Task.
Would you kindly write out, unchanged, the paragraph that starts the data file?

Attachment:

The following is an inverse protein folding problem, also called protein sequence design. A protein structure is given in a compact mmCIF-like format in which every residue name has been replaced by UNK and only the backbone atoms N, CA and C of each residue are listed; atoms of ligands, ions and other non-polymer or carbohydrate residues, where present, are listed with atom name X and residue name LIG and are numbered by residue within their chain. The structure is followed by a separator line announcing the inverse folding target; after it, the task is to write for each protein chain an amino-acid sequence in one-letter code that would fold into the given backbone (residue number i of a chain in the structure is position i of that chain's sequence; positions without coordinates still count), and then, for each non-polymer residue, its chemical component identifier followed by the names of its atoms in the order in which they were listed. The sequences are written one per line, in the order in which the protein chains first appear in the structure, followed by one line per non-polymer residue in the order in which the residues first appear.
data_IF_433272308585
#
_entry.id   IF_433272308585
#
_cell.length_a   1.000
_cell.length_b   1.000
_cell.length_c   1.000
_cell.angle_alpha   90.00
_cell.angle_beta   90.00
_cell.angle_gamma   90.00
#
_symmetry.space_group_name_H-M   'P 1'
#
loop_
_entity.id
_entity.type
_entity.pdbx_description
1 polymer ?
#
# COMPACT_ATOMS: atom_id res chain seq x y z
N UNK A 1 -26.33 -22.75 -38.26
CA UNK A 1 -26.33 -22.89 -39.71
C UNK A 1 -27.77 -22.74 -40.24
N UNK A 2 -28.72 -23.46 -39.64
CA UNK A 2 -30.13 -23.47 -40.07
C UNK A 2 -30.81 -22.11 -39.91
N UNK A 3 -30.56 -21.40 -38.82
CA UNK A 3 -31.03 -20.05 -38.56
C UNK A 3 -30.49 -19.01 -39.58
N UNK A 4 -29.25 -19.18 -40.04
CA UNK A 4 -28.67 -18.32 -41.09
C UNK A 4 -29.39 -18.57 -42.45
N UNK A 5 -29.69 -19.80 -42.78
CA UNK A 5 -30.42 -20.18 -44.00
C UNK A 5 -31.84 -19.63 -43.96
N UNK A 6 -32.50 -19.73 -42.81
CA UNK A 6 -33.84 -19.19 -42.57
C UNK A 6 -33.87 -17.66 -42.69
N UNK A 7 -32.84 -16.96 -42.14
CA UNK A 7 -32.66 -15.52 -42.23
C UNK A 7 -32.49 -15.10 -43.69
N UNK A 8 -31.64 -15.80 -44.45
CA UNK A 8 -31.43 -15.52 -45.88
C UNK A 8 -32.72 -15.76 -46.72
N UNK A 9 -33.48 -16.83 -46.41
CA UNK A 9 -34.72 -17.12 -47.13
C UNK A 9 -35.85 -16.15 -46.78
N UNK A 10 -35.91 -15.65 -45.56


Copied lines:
The following is an inverse protein folding problem, also called protein sequence design. A protein structure is given in a compact mmCIF-like format in which every residue name has been replaced by UNK and only the backbone atoms N, CA and C of each residue are listed; atoms of ligands, ions and other non-polymer or carbohydrate residues, where present, are listed with atom name X and residue name LIG and are numbered by residue within their chain. The structure is followed by a separator line announcing the inverse folding target; after it, the task is to write for each protein chain an amino-acid sequence in one-letter code that would fold into the given backbone (residue number i of a chain in the structure is position i of that chain's sequence; positions without coordinates still count), and then, for each non-polymer residue, its chemical component identifier followed by the names of its atoms in the order in which they were listed. The sequences are written one per line, in the order in which the protein chains first appear in the structure, followed by one line per non-polymer residue in the order in which the residues first appear.